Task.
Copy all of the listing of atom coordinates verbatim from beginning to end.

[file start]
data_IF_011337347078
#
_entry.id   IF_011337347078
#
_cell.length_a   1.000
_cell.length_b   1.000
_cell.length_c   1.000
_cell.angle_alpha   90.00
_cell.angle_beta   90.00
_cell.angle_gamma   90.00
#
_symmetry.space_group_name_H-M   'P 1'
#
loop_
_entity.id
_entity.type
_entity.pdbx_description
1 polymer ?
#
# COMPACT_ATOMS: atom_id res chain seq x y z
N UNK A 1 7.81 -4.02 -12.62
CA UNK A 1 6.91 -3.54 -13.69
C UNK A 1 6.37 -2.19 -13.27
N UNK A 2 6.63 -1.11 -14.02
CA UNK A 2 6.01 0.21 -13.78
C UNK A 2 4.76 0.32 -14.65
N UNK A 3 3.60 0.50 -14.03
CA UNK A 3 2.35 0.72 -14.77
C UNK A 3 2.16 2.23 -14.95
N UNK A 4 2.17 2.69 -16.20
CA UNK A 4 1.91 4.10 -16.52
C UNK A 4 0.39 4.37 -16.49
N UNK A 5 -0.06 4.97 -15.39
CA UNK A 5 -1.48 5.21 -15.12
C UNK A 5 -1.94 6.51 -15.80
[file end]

data_IF_011337347078
#
_entry.id   IF_011337347078
#
_cell.length_a   1.000
_cell.length_b   1.000
_cell.length_c   1.000
_cell.angle_alpha   90.00
_cell.angle_beta   90.00
_cell.angle_gamma   90.00
#
_symmetry.space_group_name_H-M   'P 1'
#
loop_
_entity.id
_entity.type
_entity.pdbx_description
1 polymer ?
#
# COMPACT_ATOMS: atom_id res chain seq x y z
N UNK A 1 7.81 -4.02 -12.62
CA UNK A 1 6.91 -3.54 -13.69
C UNK A 1 6.37 -2.19 -13.27
N UNK A 2 6.63 -1.11 -14.02
CA UNK A 2 6.01 0.21 -13.78
C UNK A 2 4.76 0.32 -14.65
N UNK A 3 3.60 0.50 -14.03
CA UNK A 3 2.35 0.72 -14.77
C UNK A 3 2.16 2.23 -14.95
N UNK A 4 2.17 2.69 -16.20
CA UNK A 4 1.91 4.10 -16.52
C UNK A 4 0.39 4.37 -16.49
N UNK A 5 -0.06 4.97 -15.39
CA UNK A 5 -1.48 5.21 -15.12
C UNK A 5 -1.94 6.51 -15.80